The headline to this post is a quote from legendary last-century film and theater producer Mike Todd. And while there are times I've had difficulty wrapping my head around that concept, I have to admit that I'm living proof of his credo.
See, I've been broke pretty much my whole life. The times I've had the luxury to spend money without seriously considering the consequences have been very few and extremely far between. Even now, over 20 years into a successful writing and editing career, I still go through periods where I'm glad for catered affairs that allow me to eat for free (and I'm not above bringing a large enough bag to squirrel away a few delicacies for later). I've done broke for so long that I've gotten pretty good at it, and when money gets extra tight, I just go into that ultra-frugal mode where money only leaves my hands when absolutely necessary.
The thing is, I've never really been poor because I've always lived on my own terms. What is poor to me? Poor is living on a comfortable income and being such a slave to it that you've left your dreams behind. Poor is living beyond your means (however much that is and for whatever the reason may be) and going deeper into debt every month.
Ever since I was in middle school I knew I was destined to write. I made a pact to myself early on that I would never let anything get in the way of my pursuit of a writing career. That has colored my choice of work and relationships. I never picked up a line of work for very long that got in the way of my writing time, and I avoided men who seemed like they would put their needs before my writing. Has this led to loneliness, bad relationships and a closet of old clothes and cheap, worn-out shoes? Yeah, but it also gave me a really fun life that allowed me to run around at all hours, sleep in, pick up a pen at any hour of the day or middle of the night and see my work in print a whole bunch. Which above everything else, is what really mattered to me.
And my mostly austere lifestyle has paid off. Eventually I found a guy who felt the same way about his music that I do about my writing and understood my priorities. And the times I've had an unexpected windfall, I've done sensible things like invest in real estate so that now I live in a great house that, even in this market, is worth several hundred thousand more than I owe on it — plus it's within walking distance of the library, post office and Trader Joe's, so I can go days without using the car (a nondescript 2002 Ford Escort which I bought used). I pay my bills in full every month. My work life revolves around pitch letters, deadlines (some of them self-imposed), and coming up with new writing ideas. I would much rather have a book contract, no matter how small, instead of a new pair of shoes. I'll just have new heels put on the old ones because they look cool and I really don't care. I would much rather be here in front of my computer, buried in a Word document than at a stupid shopping mall anyhow.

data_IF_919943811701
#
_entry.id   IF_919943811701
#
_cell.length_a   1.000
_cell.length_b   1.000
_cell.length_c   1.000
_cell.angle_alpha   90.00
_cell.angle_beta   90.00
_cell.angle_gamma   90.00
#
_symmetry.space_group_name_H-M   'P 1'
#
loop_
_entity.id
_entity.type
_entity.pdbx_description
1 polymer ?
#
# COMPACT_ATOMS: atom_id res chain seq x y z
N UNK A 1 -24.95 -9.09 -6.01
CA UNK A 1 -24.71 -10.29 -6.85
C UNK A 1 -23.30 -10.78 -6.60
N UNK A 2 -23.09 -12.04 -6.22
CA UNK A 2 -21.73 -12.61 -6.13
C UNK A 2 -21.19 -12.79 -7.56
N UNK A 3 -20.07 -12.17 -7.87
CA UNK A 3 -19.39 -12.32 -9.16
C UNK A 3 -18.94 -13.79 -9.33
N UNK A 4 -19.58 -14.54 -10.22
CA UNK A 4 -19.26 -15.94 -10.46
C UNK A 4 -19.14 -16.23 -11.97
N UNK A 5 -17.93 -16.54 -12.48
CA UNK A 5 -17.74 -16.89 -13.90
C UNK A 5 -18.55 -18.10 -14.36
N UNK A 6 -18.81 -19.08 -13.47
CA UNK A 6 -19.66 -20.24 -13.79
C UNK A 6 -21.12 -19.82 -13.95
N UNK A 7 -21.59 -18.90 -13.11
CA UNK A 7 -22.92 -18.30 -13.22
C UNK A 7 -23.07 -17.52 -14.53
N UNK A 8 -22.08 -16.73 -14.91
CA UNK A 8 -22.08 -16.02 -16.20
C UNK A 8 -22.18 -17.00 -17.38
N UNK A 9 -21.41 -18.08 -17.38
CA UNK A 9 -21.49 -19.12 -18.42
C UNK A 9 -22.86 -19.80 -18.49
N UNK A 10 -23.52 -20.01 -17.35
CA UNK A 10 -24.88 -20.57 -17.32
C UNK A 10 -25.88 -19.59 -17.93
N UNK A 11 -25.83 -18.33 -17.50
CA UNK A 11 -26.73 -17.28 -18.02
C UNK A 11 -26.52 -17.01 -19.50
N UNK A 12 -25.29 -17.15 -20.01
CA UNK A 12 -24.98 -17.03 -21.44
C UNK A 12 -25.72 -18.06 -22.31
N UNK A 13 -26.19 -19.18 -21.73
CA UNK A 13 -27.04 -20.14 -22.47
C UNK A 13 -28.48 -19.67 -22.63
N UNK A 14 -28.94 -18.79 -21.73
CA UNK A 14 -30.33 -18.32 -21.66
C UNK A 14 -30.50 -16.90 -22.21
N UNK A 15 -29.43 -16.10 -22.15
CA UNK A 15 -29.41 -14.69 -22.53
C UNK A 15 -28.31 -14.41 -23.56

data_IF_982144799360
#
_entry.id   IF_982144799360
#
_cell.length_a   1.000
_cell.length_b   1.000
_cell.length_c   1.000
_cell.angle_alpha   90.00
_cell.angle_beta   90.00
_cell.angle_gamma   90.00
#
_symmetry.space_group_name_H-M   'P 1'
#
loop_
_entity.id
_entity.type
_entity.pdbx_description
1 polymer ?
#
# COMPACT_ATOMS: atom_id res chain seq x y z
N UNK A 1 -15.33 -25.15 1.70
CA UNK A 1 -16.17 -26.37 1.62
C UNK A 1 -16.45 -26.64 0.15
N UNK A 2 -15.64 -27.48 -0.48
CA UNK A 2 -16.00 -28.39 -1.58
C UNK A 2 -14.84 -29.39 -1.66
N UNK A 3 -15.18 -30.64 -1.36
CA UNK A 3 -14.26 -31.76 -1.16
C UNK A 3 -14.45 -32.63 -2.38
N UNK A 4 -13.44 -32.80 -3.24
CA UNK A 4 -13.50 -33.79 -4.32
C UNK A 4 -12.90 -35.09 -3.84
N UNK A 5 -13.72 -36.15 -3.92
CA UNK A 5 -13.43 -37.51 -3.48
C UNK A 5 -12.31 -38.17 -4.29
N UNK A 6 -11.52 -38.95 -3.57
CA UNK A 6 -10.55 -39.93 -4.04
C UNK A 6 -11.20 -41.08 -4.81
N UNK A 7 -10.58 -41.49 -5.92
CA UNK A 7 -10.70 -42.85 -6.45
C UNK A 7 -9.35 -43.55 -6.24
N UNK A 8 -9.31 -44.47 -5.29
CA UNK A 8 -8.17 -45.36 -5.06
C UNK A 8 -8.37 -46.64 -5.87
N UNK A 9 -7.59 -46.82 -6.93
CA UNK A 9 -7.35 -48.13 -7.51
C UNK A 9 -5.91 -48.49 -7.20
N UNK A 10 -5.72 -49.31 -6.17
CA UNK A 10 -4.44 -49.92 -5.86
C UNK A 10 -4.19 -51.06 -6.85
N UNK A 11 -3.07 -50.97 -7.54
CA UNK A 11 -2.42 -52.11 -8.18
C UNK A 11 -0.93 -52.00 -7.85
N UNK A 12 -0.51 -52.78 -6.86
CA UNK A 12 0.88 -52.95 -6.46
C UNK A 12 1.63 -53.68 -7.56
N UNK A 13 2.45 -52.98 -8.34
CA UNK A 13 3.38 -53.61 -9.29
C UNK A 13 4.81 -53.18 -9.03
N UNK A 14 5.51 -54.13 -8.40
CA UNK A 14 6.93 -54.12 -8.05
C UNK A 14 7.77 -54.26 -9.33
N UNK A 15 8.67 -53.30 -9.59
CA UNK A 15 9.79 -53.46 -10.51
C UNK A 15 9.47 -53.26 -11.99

So in reality, my life is abundant — I don't have to do anything other than pursue writing gigs. My material needs are few and material wants even fewer. I have enough money to get by, and I can adjust down when needed. If a big chunk of money happens my way, as does happen periodically, I will use most of it to upgrade something in the house or squirrel it away for unexpected expenses, and take a little and splurge on something beneficial like a facial. I like money. Honest. But seeing my byline and having my stories read widely is more important in the long run — some of that will live on, long after the Big One has leveled Southern California and probably my house, and the clothes in my closet have finally gone so woefully out of style that I can't bear to bring them out anymore.
Over the past couple of decades, there have apparently been a few recessions, but I never noticed them because I was broke to begin with. I'm broke now, but really no broker than normal. But I wake up every day, knowing that because I am straight on my priorities, I'm wealthy in time and creativity and the energy to accomplish good, and sometimes even great things. For me, living any other way is tantamount to poverty.